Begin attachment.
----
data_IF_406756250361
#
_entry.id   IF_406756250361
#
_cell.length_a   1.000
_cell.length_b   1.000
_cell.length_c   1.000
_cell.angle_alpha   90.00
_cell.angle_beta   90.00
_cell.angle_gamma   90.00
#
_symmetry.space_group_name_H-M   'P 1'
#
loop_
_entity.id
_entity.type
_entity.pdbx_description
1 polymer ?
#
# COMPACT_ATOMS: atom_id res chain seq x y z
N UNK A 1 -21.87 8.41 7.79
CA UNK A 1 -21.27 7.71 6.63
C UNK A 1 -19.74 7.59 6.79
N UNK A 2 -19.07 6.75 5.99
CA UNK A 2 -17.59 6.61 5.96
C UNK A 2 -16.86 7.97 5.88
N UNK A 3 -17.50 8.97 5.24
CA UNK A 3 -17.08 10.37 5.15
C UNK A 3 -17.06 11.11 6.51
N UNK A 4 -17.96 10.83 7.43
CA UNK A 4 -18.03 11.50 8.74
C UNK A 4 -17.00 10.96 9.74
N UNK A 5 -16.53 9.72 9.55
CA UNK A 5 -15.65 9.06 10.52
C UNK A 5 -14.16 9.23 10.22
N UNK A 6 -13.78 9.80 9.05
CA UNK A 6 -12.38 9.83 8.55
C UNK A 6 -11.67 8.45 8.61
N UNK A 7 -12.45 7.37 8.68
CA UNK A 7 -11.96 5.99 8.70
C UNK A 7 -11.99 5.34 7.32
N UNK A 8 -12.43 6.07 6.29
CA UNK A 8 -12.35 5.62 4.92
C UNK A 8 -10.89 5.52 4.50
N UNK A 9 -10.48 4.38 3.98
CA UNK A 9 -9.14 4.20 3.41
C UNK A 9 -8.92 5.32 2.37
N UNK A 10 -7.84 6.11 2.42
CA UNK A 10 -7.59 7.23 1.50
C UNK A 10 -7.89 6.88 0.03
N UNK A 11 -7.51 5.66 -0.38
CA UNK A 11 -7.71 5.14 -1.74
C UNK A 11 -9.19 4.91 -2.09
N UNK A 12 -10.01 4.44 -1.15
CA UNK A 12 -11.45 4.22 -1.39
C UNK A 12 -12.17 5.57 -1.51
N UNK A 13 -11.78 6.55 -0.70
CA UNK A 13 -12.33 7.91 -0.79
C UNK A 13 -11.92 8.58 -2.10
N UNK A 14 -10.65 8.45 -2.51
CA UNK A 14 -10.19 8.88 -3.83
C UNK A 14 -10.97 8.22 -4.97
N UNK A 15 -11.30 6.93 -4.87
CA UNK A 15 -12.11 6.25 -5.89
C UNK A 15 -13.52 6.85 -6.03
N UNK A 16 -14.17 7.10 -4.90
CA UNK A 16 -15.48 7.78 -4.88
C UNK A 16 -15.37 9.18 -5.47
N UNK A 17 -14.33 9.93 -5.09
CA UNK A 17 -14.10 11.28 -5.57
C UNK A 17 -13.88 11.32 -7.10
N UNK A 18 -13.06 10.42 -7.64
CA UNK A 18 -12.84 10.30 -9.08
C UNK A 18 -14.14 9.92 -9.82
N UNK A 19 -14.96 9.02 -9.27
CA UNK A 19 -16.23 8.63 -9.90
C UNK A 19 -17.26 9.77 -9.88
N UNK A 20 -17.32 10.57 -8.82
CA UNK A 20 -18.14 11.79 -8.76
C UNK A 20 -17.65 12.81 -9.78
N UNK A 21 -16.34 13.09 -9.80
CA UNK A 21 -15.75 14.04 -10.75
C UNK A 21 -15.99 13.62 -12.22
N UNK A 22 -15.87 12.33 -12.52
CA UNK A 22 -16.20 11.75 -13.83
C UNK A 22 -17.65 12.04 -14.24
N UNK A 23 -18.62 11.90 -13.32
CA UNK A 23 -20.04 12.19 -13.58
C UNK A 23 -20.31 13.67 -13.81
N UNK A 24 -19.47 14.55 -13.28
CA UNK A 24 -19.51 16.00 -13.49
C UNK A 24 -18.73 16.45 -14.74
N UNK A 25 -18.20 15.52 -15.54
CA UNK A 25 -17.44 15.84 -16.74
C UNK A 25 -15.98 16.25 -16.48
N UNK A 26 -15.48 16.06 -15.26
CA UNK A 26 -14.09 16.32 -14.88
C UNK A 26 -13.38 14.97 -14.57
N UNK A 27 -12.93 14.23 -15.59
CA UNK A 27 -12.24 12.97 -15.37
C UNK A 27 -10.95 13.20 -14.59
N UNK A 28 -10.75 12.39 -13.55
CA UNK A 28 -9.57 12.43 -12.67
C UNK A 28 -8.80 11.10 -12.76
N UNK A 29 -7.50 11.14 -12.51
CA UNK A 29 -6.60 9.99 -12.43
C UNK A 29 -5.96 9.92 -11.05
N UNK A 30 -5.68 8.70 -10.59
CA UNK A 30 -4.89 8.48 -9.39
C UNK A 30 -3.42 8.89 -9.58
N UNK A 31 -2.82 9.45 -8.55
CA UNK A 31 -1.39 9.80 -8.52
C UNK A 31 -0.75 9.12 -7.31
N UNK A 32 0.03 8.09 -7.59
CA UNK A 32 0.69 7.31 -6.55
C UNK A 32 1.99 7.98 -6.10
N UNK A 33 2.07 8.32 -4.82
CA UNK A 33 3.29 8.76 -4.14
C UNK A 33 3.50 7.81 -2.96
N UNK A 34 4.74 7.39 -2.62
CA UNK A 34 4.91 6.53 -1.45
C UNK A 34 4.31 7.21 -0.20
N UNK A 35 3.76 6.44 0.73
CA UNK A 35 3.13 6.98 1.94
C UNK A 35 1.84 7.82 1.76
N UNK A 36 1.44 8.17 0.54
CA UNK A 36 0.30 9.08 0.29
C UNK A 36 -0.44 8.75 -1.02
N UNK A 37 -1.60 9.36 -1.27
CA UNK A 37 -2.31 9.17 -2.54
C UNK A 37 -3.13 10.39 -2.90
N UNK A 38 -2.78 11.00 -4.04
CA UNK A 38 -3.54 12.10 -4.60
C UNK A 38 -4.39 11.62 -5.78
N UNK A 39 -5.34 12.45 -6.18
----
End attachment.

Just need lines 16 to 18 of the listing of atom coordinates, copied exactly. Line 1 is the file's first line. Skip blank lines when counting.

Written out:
_entity.type
_entity.pdbx_description
1 polymer ?